The Great Twitter Challenge: A Review

The Great Portland – Vancouver Twitter Challenge is now history. When I started working on this, I wanted to see if Twitter could work as a marketing and promotions tool.

My conclusion: yes, but it’s not ready to play a major role in most companies’ marketing plans.

The negative: numbers, and tracking.

Numbers first — there just aren’t that many people using Twitter right now. Most of my co-workers don’t use it. To the best of my knowledge, none of my customers use it. And, based on the conversations I’ve had with them, they don’t see why they should. When I started promoting the contest, I saw a significant increase in the number of people following me — but I started with 40 followers, and wound up with 147. Until Twitter becomes much more widely used, it can’t be more than a tiny blip in a marketing campaign.

It’s also not particularly trackable. Although I know I had 147 followers, there was no way for me to tell how many of those 147 were actually looking when I sent out each question. There are no “page view” or “click-through” stats to examine.

In some cases, I’d get an answer back right away — the VanderVeer Center skin care products went in two minutes, as did the Oregon Athletic Club membership and the Portland Nursery stoneware pot. Other prizes took longer; in one case, I received an answer back two hours after sending out the question. All of this makes sense — if, say, twenty of the 147 were on Twitter at any given moment, and none of those twenty had any need for what I was offering at that moment, the question would be ignored. Which makes it like any other advertising medium.

The positive: the promotionwas easy to set up, and didn’t cost a dime. A Twitter account is free, and once I installed Tweetdeck (also free), it was simple to administer. I found nine local merchants who were delighted to provide some great prizes. It was also easy for people to enter. There were a few challenges in coming up with questions that I could communicate in 140 characters, but eventually I got the hang of it.

I don’t have access to the sponsors’ web stats, but I’m guessing they got some extra viewers, too — and some of those may turn into customers. I do know that this blog got nearly double its usual Friday traffic.

The network of people who know Phil Bernstein’s name has grown by 107 in the past ten days. That can’t be a bad thing.

If you participated in the contest, or just lurked as it went by on Twitter, I’d love to hear your thoughts. Leave me a comment below, or send me a tweet.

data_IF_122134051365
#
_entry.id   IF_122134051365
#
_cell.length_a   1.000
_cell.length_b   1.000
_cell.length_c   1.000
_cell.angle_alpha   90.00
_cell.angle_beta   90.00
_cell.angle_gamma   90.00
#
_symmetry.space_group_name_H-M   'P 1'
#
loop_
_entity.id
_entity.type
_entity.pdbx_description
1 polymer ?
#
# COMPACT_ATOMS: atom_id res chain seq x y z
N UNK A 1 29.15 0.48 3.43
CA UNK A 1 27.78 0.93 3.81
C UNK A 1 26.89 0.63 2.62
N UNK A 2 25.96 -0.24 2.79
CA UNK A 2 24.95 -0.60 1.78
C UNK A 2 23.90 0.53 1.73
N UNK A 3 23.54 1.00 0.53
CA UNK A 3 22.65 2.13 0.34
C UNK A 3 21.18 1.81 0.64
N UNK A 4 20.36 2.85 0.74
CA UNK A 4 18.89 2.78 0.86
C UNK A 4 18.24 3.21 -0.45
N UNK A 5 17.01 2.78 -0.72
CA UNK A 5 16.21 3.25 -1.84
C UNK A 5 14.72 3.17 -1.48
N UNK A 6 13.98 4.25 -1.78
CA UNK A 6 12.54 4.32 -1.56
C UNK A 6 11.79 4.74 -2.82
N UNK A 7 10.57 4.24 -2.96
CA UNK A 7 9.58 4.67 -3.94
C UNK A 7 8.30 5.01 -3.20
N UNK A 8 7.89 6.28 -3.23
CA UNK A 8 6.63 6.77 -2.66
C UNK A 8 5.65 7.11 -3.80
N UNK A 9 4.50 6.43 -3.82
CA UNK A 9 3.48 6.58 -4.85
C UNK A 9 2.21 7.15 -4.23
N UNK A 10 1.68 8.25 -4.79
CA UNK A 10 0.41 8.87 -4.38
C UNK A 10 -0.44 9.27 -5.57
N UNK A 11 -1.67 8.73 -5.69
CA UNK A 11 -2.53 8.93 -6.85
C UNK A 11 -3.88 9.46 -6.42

Special thanks to Tara Bloom for inspiring this. And thank you to Awakening Business Solutions, Green Lubrication SolutionsMarket Accelerators, Maternitique, Organizers Northwest, Oregon Athletic Clubs, Portland Nursery, Shindaiwa, and VanderVeer Center for being part of the First Annual Great Portland – Vancouver Twitter Challenge.


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7 thoughts on “The Great Twitter Challenge: A Review

  1. My favorite yarn store uses twitter pretty effectively; they send out tweets about new merchandise, changes in store hours (think snow). But they only have about 130 followers, so you’re right about it not being widespread yet. As a free addition to a campaign, it’s great, but I wouldn’t depend on it as the only thing. They also use their website, blog, and Ravelry, so they are pretty well connected electronically. I really appreciate that!

  2. Interesting; I was hoping you’d give some good data on this experiment. Again, I’m hanging in there on making sure I understand Twitter, but I think it’s still in the cool phase rather than the common phase.

  3. Phil, as one of the sponsors I did track the hits to my website and I didn’t see much activity to be honest. A slight blip but that could have been a random thing.

    I suspect this is a bit like radio. If you have a large enough audience/followers some small percent will see it and click through. I’m guessing you would need thousands of followers instead of hundreds to make it work.

  4. Brett,

    I also wish there were a better way to assemble data. Since Twitter is free to use, it’s hard to complain too much — but I wonder if there could be a market for a paid “premium” Twitter in which you could get some metrics.

    Michael, you’re right — 150 followers isn’t enough to move the needle. I gained about 100 followers once I started promoting it the contest, but I was hoping for more.

    My theory is that if someone’s already on Twitter, it’s easy for them to find me and follow me. But the contest wasn’t enough to convince the vast majority of people who aren’t already using it to sign up.

    Interestingly enough, I’m still picking up two or three new followers a day. A year from now, if I’ve got 500 or 600, it might be worth doing again

  5. Phil:

    there is a growing set of tools that are being developed to enhance twitter…for instance, using, you can track who clicked on what link in Twitter. Also…I don’t think the goal ought to be “more followers” but more interested followers from your defined customer niche. Lots of strategies to pursue there. See this story for one small business who’ve really helped their bottom line with Social Media and Twitter.